A Moorean argument for the full moral status of those with profound intellectual disability

Journal of Medical Ethics 42 (1):41-45 (2016)
Benjamin L. Curtis
Nottingham Trent University
This paper is about the moral status of those human beings with profound intellectual disabilities (PIDs). We hold the common sense view that they have equal status to ‘normal’ human beings, and a higher status than any non-human animal. We start with an admission, however: we don’t know how to give a fully satisfying theoretical account of the grounds of moral status that explains this view. And in fact, not only do we not know how to give such an account, but the most satisfying account of moral status that we know (which we call ‘the standard account’) entails that our view is false. It entails that those with PIDs have a lower status than ordinary human beings and an equal status to non-human animals. Now, in this paper, we do absolutely nothing to try to show where the standard account goes wrong, and we do absolutely nothing to resolve the difficulties we see in developing an alternative account that supports our view. Indeed, we do not give any argument against the standard account or in favour of our own view. Instead, we raise the following question: in order to be justified in continuing to hold our view, are we obliged to give such an account? Our answer will be that we are not.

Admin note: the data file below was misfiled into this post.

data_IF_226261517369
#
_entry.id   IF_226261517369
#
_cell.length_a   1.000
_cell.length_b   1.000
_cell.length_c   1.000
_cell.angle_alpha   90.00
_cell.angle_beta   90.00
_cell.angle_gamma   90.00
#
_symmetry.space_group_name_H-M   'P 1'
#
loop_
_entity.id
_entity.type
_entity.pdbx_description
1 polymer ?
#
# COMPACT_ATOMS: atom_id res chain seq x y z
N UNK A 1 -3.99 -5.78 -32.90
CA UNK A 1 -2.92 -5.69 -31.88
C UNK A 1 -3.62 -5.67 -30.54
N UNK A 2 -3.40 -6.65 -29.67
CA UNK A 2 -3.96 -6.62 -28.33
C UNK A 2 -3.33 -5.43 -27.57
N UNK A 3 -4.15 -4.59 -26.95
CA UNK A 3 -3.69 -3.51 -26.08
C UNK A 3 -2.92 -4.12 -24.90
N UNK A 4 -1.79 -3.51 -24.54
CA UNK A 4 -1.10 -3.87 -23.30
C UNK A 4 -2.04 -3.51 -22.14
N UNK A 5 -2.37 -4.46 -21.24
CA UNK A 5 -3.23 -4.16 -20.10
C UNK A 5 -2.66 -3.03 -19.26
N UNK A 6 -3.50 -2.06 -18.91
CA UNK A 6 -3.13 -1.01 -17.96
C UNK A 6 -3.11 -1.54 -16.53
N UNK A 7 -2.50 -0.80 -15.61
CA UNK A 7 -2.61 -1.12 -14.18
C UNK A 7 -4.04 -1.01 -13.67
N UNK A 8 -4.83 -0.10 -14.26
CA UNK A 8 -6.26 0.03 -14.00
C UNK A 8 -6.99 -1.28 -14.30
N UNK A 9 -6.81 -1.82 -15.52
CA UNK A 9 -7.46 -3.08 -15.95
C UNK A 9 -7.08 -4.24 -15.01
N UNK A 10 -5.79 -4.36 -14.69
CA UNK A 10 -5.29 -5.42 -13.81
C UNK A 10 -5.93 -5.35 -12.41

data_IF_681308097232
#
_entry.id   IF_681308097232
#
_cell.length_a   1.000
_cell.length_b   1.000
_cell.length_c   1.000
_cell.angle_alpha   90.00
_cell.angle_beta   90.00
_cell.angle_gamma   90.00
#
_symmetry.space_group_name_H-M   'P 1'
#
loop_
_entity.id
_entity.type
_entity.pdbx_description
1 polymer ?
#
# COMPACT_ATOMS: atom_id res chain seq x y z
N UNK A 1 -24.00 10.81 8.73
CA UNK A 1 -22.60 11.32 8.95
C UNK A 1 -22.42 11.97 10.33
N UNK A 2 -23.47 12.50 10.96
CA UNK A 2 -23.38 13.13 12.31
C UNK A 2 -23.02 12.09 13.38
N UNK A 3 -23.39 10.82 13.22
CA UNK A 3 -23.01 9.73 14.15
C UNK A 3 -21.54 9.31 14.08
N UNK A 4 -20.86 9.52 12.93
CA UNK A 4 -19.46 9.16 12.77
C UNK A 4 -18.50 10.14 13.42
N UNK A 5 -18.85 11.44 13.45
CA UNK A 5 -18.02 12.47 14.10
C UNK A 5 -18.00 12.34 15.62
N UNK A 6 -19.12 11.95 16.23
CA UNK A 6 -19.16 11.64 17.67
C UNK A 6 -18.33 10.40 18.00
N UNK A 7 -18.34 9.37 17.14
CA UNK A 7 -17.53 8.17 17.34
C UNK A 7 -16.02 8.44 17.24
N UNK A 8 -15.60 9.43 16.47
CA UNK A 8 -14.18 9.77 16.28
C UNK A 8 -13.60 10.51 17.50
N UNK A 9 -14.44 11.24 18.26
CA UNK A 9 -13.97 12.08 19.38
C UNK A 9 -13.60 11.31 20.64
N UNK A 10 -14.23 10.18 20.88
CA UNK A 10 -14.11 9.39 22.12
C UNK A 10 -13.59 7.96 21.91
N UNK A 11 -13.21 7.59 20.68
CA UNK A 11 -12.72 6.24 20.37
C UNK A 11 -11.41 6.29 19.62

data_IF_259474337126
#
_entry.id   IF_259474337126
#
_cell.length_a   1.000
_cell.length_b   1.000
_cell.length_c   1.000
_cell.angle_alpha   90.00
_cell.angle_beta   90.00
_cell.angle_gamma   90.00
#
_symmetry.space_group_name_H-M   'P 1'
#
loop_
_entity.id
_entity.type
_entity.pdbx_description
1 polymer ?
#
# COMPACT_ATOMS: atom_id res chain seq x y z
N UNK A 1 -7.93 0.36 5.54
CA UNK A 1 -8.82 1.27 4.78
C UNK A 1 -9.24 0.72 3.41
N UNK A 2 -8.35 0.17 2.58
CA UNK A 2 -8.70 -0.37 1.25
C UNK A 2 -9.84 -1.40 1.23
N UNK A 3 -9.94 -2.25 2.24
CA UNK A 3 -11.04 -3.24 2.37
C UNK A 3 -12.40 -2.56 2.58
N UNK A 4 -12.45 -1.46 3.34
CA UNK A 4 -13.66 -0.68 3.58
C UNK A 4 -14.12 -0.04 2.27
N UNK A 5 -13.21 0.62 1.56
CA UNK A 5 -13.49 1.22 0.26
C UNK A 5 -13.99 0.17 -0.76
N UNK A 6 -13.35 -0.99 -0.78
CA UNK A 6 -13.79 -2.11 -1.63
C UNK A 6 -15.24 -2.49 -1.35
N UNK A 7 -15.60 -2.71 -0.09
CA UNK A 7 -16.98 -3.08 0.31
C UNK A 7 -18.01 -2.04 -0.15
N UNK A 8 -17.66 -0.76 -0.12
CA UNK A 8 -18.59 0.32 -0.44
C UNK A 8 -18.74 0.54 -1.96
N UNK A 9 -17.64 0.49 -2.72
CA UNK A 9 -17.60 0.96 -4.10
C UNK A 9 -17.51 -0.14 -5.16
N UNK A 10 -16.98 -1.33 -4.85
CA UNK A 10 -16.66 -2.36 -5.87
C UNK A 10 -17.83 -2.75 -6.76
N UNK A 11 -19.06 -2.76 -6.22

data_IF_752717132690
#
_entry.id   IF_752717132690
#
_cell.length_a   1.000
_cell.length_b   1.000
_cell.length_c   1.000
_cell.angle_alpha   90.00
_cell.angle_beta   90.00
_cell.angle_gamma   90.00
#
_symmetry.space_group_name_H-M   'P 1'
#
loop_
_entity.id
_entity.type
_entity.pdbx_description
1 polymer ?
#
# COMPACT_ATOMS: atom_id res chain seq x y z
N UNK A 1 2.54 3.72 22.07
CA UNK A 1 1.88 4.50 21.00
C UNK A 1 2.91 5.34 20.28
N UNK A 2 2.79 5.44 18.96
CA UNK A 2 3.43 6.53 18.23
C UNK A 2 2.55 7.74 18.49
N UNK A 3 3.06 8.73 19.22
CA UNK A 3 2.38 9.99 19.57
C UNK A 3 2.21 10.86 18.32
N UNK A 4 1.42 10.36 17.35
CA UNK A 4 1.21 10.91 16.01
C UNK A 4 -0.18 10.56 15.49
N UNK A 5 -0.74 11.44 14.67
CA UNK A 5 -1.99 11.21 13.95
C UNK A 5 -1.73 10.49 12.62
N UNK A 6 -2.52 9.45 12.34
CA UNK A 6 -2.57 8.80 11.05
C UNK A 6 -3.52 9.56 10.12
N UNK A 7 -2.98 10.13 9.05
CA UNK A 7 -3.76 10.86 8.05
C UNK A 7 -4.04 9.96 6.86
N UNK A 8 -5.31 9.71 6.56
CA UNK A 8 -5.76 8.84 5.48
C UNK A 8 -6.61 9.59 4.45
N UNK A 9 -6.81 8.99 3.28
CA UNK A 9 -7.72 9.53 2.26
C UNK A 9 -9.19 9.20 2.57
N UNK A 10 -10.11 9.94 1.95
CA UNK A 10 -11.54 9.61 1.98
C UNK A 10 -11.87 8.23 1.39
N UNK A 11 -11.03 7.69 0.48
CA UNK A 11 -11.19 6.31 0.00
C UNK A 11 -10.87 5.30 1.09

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DOI 10.1136/medethics-2015-102938
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References found in this work BETA

Practical Ethics.Peter Singer - 1979 - Cambridge University Press.
Abortion and Infanticide.Michael Tooley - 1972 - Philosophy and Public Affairs 2 (1):37-65.

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Citations of this work BETA

Profound Intellectual Disability and the Bestowment View of Moral Status.Simo Vehmas & Benjamin Curtis - 2017 - Cambridge Quarterly of Healthcare Ethics 26 (3):505-516.

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